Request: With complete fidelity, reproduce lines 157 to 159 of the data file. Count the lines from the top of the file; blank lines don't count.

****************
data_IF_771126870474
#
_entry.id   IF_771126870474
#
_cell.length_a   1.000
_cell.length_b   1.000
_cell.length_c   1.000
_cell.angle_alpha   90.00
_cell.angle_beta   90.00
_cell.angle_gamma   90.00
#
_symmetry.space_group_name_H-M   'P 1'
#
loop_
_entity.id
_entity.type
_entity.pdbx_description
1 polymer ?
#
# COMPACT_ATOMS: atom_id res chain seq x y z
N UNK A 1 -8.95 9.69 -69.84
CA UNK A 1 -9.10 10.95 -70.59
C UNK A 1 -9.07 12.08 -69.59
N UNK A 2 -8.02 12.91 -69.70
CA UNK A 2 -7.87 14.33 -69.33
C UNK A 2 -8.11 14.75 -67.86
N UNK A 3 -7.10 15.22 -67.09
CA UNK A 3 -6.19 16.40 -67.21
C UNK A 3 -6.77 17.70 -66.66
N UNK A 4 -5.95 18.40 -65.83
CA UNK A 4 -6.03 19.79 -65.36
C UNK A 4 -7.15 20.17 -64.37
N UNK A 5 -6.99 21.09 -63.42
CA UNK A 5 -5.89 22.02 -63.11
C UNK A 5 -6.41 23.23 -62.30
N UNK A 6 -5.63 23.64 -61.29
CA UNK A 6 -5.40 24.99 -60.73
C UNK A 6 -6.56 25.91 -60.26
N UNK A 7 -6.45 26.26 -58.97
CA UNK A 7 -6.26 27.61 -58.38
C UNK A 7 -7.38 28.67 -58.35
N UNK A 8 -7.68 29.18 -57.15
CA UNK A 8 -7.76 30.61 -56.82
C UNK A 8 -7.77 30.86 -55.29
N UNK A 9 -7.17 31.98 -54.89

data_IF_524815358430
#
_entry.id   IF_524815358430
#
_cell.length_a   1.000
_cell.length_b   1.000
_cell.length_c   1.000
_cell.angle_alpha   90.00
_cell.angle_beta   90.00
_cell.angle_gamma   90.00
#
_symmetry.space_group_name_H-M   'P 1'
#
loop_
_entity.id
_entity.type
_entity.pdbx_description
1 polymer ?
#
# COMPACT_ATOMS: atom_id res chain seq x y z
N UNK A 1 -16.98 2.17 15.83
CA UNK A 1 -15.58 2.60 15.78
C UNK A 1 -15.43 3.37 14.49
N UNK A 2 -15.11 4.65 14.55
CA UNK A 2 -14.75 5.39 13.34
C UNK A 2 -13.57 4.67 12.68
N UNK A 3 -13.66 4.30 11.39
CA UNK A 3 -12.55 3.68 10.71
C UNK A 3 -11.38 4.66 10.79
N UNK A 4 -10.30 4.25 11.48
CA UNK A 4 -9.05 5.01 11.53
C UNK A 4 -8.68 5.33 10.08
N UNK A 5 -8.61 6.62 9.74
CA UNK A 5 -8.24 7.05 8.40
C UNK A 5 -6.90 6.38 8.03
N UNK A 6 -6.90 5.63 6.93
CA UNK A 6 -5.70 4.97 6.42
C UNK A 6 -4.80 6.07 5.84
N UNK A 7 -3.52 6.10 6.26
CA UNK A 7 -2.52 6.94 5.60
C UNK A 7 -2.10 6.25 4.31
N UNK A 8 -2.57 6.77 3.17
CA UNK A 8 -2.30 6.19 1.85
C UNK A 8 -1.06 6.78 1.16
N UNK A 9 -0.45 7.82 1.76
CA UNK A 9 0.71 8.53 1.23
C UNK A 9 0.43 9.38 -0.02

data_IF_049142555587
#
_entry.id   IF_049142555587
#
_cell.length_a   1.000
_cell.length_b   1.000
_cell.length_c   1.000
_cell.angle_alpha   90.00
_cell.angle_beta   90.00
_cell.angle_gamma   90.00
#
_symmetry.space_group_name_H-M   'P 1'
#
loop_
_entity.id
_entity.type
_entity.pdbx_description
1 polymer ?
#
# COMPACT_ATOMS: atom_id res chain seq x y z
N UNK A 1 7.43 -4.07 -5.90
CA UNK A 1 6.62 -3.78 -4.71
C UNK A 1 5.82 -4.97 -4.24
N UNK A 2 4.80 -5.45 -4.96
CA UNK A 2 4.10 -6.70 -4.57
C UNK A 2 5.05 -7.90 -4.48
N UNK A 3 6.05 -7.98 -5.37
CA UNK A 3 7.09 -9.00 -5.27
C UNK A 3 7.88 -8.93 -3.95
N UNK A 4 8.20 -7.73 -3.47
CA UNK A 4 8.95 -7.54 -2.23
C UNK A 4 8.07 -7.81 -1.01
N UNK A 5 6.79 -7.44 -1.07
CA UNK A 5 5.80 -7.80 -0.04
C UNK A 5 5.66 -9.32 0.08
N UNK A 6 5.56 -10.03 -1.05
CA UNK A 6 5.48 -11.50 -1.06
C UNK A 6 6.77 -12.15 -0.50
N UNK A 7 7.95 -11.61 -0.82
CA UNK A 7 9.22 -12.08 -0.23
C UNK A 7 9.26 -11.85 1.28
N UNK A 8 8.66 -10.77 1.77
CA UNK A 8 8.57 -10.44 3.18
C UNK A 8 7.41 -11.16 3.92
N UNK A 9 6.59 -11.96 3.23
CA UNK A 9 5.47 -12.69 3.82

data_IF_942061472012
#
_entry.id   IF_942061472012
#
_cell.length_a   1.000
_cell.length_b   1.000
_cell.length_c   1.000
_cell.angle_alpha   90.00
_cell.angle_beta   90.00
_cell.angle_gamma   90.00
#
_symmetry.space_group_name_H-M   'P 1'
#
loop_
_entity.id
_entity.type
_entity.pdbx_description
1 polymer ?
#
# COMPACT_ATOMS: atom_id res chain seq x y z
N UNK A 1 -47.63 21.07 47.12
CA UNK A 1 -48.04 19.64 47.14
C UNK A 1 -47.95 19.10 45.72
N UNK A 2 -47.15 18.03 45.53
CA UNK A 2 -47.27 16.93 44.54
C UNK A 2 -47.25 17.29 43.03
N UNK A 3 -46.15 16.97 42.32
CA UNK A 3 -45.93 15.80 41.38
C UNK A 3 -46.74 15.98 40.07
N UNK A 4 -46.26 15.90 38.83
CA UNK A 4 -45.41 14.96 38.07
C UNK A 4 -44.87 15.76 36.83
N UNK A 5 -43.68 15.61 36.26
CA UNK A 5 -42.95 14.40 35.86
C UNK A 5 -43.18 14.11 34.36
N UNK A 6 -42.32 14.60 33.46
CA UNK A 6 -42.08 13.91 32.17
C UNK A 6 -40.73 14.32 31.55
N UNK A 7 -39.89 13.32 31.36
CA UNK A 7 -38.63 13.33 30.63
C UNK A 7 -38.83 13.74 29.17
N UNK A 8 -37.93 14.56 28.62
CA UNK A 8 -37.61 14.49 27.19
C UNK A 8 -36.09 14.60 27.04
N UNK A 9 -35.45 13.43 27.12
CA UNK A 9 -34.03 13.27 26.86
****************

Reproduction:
#
# COMPACT_ATOMS: atom_id res chain seq x y z
N UNK A 1 -47.63 21.07 47.12